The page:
Key Highlights About Blanche Ketene Bruce:
Tutored young men with rigorous learning sessions for West Point
First African American to graduate from the University of Kansas (1885)
Appointed principal of the segregated Sumner School in Leavenworth
Republican candidate for Kansas State Auditor (1892)
Blanche Ketene Bruce, born in Brunswick, Missouri in 1859, was the first African American to graduate from the University of Kansas (1885). After realizing that he couldn’t get a teaching certificate at Lincoln because it was only a two-year university, Bruce traveled to the free territory of Kansas where he enrolled at the University of Kansas in 1881.
His namesake, his uncle, Blanche Kelso Bruce, became the first African-American U.S. senator from Mississippi.
Bruce earned a master’s degree in education in 1891. After graduation, he was appointed principal of the segregated Sumner School in Leavenworth and held this position for 54 years, until he retired in 1939.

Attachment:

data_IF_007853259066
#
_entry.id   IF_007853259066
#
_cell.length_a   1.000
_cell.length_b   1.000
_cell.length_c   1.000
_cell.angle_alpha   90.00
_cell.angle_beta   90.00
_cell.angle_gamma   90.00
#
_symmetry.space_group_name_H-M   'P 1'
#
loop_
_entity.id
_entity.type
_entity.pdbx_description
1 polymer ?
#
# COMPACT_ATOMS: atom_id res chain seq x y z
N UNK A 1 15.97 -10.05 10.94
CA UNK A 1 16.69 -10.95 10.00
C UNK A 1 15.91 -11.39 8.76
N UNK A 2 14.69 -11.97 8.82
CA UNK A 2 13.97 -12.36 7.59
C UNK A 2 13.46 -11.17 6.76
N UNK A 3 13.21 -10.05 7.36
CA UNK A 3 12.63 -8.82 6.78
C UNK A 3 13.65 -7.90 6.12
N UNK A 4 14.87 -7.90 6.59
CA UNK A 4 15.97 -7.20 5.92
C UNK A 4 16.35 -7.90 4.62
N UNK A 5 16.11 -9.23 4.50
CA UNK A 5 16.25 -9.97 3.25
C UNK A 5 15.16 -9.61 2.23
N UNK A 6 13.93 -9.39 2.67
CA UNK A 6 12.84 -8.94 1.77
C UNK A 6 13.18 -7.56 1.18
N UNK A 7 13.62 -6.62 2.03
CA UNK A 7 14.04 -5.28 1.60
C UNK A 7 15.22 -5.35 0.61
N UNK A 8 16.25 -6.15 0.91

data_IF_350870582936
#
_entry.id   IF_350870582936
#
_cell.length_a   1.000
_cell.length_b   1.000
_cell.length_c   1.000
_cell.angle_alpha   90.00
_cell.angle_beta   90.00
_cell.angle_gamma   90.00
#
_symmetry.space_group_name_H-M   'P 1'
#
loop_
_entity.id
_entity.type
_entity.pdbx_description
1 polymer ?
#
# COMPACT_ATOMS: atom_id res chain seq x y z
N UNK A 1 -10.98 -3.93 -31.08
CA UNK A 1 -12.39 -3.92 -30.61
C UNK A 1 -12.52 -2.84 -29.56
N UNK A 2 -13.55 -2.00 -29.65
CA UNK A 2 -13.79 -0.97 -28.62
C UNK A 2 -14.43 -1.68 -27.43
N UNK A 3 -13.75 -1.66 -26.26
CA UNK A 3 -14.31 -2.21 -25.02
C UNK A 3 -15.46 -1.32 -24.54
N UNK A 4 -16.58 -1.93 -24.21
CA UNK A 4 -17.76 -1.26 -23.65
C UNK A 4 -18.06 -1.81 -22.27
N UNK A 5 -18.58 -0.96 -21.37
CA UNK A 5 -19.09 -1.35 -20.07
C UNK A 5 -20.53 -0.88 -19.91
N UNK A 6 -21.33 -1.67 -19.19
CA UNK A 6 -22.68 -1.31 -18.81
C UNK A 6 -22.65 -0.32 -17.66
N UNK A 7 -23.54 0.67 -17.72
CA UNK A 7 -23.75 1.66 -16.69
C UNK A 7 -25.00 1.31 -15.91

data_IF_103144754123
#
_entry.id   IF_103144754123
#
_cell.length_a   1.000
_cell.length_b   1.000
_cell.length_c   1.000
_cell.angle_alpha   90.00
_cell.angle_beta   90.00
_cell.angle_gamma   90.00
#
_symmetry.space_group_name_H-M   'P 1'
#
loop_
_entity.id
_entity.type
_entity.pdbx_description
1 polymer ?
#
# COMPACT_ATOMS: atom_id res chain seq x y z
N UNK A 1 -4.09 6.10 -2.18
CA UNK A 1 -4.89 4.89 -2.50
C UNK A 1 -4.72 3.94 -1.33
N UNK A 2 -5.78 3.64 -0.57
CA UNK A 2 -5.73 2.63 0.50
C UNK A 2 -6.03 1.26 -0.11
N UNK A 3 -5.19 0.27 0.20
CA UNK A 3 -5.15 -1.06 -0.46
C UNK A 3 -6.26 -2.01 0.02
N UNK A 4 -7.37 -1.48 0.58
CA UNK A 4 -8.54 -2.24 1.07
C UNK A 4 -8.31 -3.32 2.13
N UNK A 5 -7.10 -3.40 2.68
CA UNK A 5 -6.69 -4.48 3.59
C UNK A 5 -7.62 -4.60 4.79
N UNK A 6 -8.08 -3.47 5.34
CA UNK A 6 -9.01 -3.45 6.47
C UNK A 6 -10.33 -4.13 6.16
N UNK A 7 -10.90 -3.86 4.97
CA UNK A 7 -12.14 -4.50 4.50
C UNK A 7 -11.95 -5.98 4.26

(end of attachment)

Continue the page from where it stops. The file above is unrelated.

In addition to teaching, Bruce tutored young men who were prospective candidates for West Point for 40 years. He designed rigorous learning sessions five nights a week for three months. As his popularity grew, his students also included sons of Army officers at Fort Leavenworth. He drilled the young men in numerous subjects to make sure they would be ready. It was estimated “Professor Bruce” had tutored approximately 1800 young men by 1939 when he retired. Only three of his students failed their entrance exams.
Blanche Ketene Bruce entered into politics once. In 1892, he was the Republican candidate for Kansas State Auditor. That was not a good year for Republicans and he lost to the Populist candidate. Bruce died on Nov. 20 ,1952 while living with his daughter in Baltimore, Md.